Shaken Baby Syndrome (SBS)
Shaken baby syndrome (SBS or Abusive Head Trauma) affects between 1,200 and 1,600 children per year. Â Leaving no external evidence of trauma, shaken baby syndrome is a form of child abuse that occurs when an abuser vigorously shakes an infant or small child so violently that is causes acceleration-deceleration injuries in the brain. Â In about one third of the cases, shaken baby syndrome is fatal. Â It is the leading cause of death in child abuse cases. Â If not fatal, SBS can also cause severe brain damage in another one third of the victims and result in visual impairment, blindess, motor impairment, or cognitive impairments.
The most common symptom is retinal hemorrhaging where the retina of the eyes bleeds. Â Often is can only be detected via aÂ professionalÂ eye exam. Â The type of damage caused by shaken baby syndrome cannot be caused by accident. Â So much violent force is necessary that it is impossible for the abuser to not know the shaking is dangerous and potentially deadly. Â Such injuries are rarely caused by innocent falls of impacts from normal play. Â The severity of the injury is much worse than accidental traumatic brain injury.
Why does it occur?
In a young child, the neck muscles are not fully developed. Â When an abuser shakes a small child, the head rotates uncontrollably. Â This movement pitches the child’s brain back and forth inside the skull and ruptures blood vessels, damages nerves, and even tears the brain tissue itself. Â After shaking, swelling in the brain causes pressure within the skull which increases overall damage to the delicate brain tissue.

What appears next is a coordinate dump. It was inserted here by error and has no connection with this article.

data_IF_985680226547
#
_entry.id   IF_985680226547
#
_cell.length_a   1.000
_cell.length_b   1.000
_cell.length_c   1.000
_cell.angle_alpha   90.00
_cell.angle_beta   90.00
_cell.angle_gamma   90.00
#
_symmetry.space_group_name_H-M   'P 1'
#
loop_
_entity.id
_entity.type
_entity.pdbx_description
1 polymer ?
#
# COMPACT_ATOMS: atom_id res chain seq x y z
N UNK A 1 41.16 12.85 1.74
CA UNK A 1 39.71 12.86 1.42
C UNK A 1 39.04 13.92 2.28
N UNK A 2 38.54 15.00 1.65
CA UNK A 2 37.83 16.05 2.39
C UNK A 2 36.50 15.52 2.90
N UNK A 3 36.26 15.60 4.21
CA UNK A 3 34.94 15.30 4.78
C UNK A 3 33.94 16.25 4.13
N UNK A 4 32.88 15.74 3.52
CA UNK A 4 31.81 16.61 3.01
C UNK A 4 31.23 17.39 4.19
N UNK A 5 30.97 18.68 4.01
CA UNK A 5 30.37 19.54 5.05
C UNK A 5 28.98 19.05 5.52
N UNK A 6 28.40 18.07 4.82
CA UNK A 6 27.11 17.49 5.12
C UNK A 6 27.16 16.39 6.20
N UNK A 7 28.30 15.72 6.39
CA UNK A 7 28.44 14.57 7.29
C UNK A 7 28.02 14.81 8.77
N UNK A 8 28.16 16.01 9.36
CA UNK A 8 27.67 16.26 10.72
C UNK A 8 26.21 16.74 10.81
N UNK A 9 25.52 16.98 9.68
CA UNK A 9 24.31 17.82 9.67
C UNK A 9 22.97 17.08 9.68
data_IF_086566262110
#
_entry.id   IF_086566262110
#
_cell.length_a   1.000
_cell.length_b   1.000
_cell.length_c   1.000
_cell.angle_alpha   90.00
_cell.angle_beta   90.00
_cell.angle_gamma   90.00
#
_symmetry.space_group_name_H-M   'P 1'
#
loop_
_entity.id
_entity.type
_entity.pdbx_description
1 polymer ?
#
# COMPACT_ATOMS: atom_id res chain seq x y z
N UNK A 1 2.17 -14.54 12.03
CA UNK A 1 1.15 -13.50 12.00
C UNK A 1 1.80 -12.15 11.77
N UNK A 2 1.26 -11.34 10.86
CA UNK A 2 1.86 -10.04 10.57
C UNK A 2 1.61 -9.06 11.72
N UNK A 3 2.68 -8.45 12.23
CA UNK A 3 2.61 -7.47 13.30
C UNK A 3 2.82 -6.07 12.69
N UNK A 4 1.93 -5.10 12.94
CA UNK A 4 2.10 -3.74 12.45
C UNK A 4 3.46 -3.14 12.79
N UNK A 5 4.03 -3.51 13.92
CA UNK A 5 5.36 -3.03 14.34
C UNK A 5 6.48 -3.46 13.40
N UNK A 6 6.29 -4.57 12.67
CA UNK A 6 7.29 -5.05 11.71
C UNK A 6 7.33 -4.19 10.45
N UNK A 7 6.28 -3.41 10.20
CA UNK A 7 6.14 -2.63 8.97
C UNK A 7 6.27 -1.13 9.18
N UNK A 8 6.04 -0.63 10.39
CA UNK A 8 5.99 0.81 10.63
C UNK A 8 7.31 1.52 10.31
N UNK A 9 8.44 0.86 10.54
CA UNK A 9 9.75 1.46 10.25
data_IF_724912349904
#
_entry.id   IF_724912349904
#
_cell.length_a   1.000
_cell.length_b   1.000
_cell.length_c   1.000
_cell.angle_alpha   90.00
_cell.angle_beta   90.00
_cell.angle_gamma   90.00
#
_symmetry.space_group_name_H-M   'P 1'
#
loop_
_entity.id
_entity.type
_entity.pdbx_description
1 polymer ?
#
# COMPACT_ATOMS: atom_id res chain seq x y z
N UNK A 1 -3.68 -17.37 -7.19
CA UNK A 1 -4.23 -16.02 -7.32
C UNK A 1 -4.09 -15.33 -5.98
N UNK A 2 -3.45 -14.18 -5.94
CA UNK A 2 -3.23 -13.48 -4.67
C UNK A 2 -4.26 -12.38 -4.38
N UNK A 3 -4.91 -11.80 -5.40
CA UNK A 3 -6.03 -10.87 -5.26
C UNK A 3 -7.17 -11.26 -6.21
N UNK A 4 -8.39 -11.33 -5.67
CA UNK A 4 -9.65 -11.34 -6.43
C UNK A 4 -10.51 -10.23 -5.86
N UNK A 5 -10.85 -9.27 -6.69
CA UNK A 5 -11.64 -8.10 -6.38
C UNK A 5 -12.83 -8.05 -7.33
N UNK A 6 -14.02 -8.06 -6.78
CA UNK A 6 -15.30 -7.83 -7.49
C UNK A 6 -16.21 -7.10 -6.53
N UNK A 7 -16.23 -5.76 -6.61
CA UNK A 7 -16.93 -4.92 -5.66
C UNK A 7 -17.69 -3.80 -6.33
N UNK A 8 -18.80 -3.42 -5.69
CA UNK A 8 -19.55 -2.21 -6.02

Who does this to their child?
Typically the abuse is caused by a parent or caregiver who is frustrated, typically because the child is crying. Â In these cases, the pain from the shaking will cause the child to cry more which results in harsher shaking from the abuser. Â Then as brain damage sets in, the crying from the child diminishes providing the desired result the abuser is looking for.
Symptoms of shaken baby syndrome will most likely not be immediately noticeable. Â Symptoms include extreme irritability, lethargy, breathing problems, convulsions, vomiting, and pale or bluish colored skin. Â The prognosis is grim for victims. Â In almost all cases there is permanent injuries, some of which may never be noticed until after the age of six.
Most victims are under the age of one year old although children as old as four years old have occurred. Â In about 80% of the abusive head trauma cases, the abuser is male.